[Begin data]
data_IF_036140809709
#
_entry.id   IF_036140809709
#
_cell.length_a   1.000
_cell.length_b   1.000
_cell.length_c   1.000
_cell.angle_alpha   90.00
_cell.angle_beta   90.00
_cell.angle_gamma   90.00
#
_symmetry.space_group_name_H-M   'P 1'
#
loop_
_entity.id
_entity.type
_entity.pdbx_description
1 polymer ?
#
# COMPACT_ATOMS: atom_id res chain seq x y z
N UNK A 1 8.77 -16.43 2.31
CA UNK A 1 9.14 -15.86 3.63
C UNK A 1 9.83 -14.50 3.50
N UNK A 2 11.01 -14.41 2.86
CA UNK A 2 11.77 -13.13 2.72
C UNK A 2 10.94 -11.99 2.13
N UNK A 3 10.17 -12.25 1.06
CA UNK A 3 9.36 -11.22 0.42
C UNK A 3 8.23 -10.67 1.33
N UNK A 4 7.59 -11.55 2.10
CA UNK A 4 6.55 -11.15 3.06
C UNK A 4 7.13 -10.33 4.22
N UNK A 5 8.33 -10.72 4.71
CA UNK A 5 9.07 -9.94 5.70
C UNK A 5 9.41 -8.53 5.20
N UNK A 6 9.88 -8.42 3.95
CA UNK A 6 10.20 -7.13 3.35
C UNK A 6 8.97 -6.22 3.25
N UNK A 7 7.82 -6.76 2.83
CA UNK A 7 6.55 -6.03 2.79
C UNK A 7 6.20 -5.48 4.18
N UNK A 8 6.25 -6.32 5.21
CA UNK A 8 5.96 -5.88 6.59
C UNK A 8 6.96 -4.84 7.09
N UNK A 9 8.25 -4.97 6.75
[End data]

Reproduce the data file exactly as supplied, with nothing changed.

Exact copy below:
data_IF_036140809709
#
_entry.id   IF_036140809709
#
_cell.length_a   1.000
_cell.length_b   1.000
_cell.length_c   1.000
_cell.angle_alpha   90.00
_cell.angle_beta   90.00
_cell.angle_gamma   90.00
#
_symmetry.space_group_name_H-M   'P 1'
#
loop_
_entity.id
_entity.type
_entity.pdbx_description
1 polymer ?
#
# COMPACT_ATOMS: atom_id res chain seq x y z
N UNK A 1 8.77 -16.43 2.31
CA UNK A 1 9.14 -15.86 3.63
C UNK A 1 9.83 -14.50 3.50
N UNK A 2 11.01 -14.41 2.86
CA UNK A 2 11.77 -13.13 2.72
C UNK A 2 10.94 -11.99 2.13
N UNK A 3 10.17 -12.25 1.06
CA UNK A 3 9.36 -11.22 0.42
C UNK A 3 8.23 -10.67 1.33
N UNK A 4 7.59 -11.55 2.10
CA UNK A 4 6.55 -11.15 3.06
C UNK A 4 7.13 -10.33 4.22
N UNK A 5 8.33 -10.72 4.71
CA UNK A 5 9.07 -9.94 5.70
C UNK A 5 9.41 -8.53 5.20
N UNK A 6 9.88 -8.42 3.95
CA UNK A 6 10.20 -7.13 3.35
C UNK A 6 8.97 -6.22 3.25
N UNK A 7 7.82 -6.76 2.83
CA UNK A 7 6.55 -6.03 2.79
C UNK A 7 6.20 -5.48 4.18
N UNK A 8 6.25 -6.32 5.21
CA UNK A 8 5.96 -5.88 6.59
C UNK A 8 6.96 -4.84 7.09
N UNK A 9 8.25 -4.97 6.75